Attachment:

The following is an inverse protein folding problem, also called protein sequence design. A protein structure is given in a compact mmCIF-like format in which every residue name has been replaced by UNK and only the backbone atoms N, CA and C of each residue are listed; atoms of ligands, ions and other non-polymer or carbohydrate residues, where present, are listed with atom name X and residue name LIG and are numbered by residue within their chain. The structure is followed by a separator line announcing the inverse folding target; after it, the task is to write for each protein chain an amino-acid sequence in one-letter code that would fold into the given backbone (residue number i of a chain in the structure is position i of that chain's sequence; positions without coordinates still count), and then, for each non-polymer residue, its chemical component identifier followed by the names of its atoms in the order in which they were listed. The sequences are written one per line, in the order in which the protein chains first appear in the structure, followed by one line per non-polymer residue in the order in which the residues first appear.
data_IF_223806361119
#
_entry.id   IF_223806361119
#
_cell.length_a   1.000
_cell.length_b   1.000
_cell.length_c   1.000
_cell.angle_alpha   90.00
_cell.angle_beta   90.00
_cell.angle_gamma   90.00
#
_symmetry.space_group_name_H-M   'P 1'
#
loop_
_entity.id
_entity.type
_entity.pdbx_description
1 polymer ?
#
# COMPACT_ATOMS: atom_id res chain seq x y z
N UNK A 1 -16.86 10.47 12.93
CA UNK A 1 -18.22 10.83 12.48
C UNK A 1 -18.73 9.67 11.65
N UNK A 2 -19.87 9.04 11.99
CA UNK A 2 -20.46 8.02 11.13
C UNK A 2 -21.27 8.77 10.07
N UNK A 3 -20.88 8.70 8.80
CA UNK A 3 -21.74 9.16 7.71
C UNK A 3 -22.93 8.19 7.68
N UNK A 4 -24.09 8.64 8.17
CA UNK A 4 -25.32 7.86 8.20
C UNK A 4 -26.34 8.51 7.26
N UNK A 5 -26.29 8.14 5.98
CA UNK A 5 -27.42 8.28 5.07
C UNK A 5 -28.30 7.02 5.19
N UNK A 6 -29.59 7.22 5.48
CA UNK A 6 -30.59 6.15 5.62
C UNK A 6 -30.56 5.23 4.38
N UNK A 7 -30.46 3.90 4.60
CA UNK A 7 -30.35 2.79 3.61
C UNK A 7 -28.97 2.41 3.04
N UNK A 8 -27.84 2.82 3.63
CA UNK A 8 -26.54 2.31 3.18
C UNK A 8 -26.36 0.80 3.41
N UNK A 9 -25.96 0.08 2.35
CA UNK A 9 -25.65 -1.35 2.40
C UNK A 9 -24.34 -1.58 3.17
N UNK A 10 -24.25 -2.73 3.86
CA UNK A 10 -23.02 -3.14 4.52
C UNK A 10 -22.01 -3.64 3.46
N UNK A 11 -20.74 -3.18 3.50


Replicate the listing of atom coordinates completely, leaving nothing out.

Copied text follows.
The following is an inverse protein folding problem, also called protein sequence design. A protein structure is given in a compact mmCIF-like format in which every residue name has been replaced by UNK and only the backbone atoms N, CA and C of each residue are listed; atoms of ligands, ions and other non-polymer or carbohydrate residues, where present, are listed with atom name X and residue name LIG and are numbered by residue within their chain. The structure is followed by a separator line announcing the inverse folding target; after it, the task is to write for each protein chain an amino-acid sequence in one-letter code that would fold into the given backbone (residue number i of a chain in the structure is position i of that chain's sequence; positions without coordinates still count), and then, for each non-polymer residue, its chemical component identifier followed by the names of its atoms in the order in which they were listed. The sequences are written one per line, in the order in which the protein chains first appear in the structure, followed by one line per non-polymer residue in the order in which the residues first appear.
data_IF_223806361119
#
_entry.id   IF_223806361119
#
_cell.length_a   1.000
_cell.length_b   1.000
_cell.length_c   1.000
_cell.angle_alpha   90.00
_cell.angle_beta   90.00
_cell.angle_gamma   90.00
#
_symmetry.space_group_name_H-M   'P 1'
#
loop_
_entity.id
_entity.type
_entity.pdbx_description
1 polymer ?
#
# COMPACT_ATOMS: atom_id res chain seq x y z
N UNK A 1 -16.86 10.47 12.93
CA UNK A 1 -18.22 10.83 12.48
C UNK A 1 -18.73 9.67 11.65
N UNK A 2 -19.87 9.04 11.99
CA UNK A 2 -20.46 8.02 11.13
C UNK A 2 -21.27 8.77 10.07
N UNK A 3 -20.88 8.70 8.80
CA UNK A 3 -21.74 9.16 7.71
C UNK A 3 -22.93 8.19 7.68
N UNK A 4 -24.09 8.64 8.17
CA UNK A 4 -25.32 7.86 8.20
C UNK A 4 -26.34 8.51 7.26
N UNK A 5 -26.29 8.14 5.98
CA UNK A 5 -27.42 8.28 5.07
C UNK A 5 -28.30 7.02 5.19
N UNK A 6 -29.59 7.22 5.48
CA UNK A 6 -30.59 6.15 5.62
C UNK A 6 -30.56 5.23 4.38
N UNK A 7 -30.46 3.90 4.60
CA UNK A 7 -30.35 2.79 3.61
C UNK A 7 -28.97 2.41 3.04
N UNK A 8 -27.84 2.82 3.63
CA UNK A 8 -26.54 2.31 3.18
C UNK A 8 -26.36 0.80 3.41
N UNK A 9 -25.96 0.08 2.35
CA UNK A 9 -25.65 -1.35 2.40
C UNK A 9 -24.34 -1.58 3.17
N UNK A 10 -24.25 -2.73 3.86
CA UNK A 10 -23.02 -3.14 4.52
C UNK A 10 -22.01 -3.64 3.46
N UNK A 11 -20.74 -3.18 3.50